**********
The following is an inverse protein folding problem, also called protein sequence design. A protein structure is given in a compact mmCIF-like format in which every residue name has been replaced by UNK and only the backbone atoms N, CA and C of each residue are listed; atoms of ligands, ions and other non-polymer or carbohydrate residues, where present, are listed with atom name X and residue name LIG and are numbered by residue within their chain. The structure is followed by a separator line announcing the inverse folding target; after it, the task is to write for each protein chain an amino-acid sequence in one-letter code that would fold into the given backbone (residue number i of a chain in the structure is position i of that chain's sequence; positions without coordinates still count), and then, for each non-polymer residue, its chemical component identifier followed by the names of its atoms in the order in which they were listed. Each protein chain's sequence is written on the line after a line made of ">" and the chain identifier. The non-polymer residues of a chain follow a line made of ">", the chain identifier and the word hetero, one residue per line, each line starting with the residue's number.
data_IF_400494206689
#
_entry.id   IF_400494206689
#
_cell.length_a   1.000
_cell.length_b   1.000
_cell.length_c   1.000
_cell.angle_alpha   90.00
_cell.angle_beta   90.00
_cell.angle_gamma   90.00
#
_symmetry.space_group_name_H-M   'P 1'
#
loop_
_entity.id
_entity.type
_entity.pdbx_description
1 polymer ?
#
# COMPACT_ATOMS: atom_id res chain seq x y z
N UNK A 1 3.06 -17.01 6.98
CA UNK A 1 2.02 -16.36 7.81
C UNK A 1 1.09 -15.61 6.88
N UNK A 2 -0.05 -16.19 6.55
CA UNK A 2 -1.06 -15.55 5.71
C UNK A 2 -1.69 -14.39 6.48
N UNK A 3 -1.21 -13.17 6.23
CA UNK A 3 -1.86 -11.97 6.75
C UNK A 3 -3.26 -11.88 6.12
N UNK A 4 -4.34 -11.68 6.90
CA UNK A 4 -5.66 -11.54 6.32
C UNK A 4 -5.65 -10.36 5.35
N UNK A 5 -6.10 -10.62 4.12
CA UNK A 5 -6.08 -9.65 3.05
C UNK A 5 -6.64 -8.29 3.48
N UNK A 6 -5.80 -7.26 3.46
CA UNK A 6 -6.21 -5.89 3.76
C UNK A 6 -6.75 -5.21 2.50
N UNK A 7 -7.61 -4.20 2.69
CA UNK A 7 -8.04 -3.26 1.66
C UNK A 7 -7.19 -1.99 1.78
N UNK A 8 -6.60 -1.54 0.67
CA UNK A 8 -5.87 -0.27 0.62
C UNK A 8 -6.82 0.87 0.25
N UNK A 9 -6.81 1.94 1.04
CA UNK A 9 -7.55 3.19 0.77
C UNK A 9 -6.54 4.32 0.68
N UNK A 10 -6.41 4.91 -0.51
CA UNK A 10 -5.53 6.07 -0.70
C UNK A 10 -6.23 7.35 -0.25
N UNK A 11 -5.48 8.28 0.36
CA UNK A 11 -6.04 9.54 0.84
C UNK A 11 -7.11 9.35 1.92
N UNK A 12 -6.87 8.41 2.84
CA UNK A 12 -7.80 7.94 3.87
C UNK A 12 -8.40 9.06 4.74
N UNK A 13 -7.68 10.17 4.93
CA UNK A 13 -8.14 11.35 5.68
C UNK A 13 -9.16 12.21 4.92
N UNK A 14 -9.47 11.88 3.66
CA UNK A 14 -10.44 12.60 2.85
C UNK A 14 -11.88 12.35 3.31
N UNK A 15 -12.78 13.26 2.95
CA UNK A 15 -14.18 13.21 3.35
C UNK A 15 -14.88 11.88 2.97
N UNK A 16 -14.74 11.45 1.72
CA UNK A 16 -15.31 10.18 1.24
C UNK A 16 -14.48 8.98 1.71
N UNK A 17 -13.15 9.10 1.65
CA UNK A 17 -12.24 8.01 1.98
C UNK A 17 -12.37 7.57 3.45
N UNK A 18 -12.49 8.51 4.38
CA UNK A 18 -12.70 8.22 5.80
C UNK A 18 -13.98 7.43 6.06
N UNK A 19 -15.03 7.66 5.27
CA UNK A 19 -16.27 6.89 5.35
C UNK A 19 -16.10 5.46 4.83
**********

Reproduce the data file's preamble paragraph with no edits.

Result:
The following is an inverse protein folding problem, also called protein sequence design. A protein structure is given in a compact mmCIF-like format in which every residue name has been replaced by UNK and only the backbone atoms N, CA and C of each residue are listed; atoms of ligands, ions and other non-polymer or carbohydrate residues, where present, are listed with atom name X and residue name LIG and are numbered by residue within their chain. The structure is followed by a separator line announcing the inverse folding target; after it, the task is to write for each protein chain an amino-acid sequence in one-letter code that would fold into the given backbone (residue number i of a chain in the structure is position i of that chain's sequence; positions without coordinates still count), and then, for each non-polymer residue, its chemical component identifier followed by the names of its atoms in the order in which they were listed. Each protein chain's sequence is written on the line after a line made of ">" and the chain identifier. The non-polymer residues of a chain follow a line made of ">", the chain identifier and the word hetero, one residue per line, each line starting with the residue's number.